I don’t want to belabor this point, so I’ll keep this short. The complementarian position(s) that women should not be allowed to engage in certain types of ministry is based on two short passages in Scripture (in 1 Corinthians 14 and 1 Timothy 2) that are wrenched out of context to support what I believe is a view that is not in line with the rest of Scripture. In numerous passages in both the Old and New Testaments, women are shown in positions of leadership — including preaching and teaching members of both sexes — and given tacit endorsement for their actions. The apostle Paul, who wrote both 1 Corinthians and 1 Timothy, ministered alongside women such as Priscilla, and entrusted the delivery of his greatest written work, his Epistle to the Romans, to a woman (Phoebe, who was a deacon — part of the leadership — of the church at Cenchreae near Corinth).
To take two small sections of the Bible and build one’s theological viewpoint on it, against the teaching of the whole unified story of the Bible, is to use Scripture the way a drunkard uses a lamppost — for support instead of illumination. It is, I think, to subordinate God’s Word to the whims of man, and to place man’s will, not God’s, as paramount. And it explains why there is so much hair-splitting and argument even among the position’s supporters — because that’s what happens when the evidence to support your position really isn’t there.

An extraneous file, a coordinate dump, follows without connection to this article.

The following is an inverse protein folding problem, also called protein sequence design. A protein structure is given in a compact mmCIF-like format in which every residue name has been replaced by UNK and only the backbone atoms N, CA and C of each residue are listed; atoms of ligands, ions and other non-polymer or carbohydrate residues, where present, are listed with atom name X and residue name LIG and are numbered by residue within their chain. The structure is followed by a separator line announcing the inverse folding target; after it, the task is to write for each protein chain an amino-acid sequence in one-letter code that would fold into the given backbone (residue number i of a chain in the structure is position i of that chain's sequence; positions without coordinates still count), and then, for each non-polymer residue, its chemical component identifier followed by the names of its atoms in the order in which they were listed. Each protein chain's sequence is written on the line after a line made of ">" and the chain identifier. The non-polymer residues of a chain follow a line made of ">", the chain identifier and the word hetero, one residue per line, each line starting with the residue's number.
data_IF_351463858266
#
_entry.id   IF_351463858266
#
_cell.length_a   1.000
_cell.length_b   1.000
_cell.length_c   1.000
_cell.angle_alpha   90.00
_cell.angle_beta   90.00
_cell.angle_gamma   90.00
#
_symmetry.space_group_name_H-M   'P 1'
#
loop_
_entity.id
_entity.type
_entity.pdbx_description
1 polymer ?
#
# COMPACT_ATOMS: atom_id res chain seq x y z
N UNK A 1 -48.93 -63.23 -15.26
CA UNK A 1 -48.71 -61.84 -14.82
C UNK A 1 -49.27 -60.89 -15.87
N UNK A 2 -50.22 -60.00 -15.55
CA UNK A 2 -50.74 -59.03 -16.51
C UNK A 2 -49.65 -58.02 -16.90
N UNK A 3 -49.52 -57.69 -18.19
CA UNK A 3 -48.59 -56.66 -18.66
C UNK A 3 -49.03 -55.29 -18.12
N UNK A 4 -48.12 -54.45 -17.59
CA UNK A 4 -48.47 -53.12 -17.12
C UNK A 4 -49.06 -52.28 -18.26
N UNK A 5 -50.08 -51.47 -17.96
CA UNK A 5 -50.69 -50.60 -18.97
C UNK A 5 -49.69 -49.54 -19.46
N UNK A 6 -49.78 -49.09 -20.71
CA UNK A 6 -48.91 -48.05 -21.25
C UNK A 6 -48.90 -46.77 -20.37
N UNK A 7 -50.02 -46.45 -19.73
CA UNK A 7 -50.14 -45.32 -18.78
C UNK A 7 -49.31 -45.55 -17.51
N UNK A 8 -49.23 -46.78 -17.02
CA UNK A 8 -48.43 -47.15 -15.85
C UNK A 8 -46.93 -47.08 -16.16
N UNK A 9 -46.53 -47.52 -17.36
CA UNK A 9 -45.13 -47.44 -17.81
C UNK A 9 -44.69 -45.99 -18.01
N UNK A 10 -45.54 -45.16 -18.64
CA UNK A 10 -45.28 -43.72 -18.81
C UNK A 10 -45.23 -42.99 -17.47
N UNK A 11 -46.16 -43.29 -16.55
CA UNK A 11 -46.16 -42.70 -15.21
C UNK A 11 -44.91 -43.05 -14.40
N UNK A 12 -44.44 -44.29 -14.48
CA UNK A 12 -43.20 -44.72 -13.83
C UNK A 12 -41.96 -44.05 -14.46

If you want to dive into this topic further, I highly recommend Scot McKnight’s book The Blue Parakeet: Rethinking How You Read the Bible, which uses the issue of women in ministry as its main example of how Biblical content gets twisted out of context, and how a better view of the Bible can give us a better idea of what God has in mind for His church. But I’d like to conclude here with my heartfelt thanks to Heather Sato and Duffy Napper, to Karin Hulbert and Sandy Freitas and Chrissy Navarro, to Lynn Krogstad and Mardell Shebley, to Kay Arthur and Cynthia Tobias (over the radio — were they primary teachers?) … to ALL the women who over the last quarter-century have ministered to me, taught me God’s Word and helped me grow closer to Christ and to His people. Preach it, sisters! (And don’t listen to the haters.)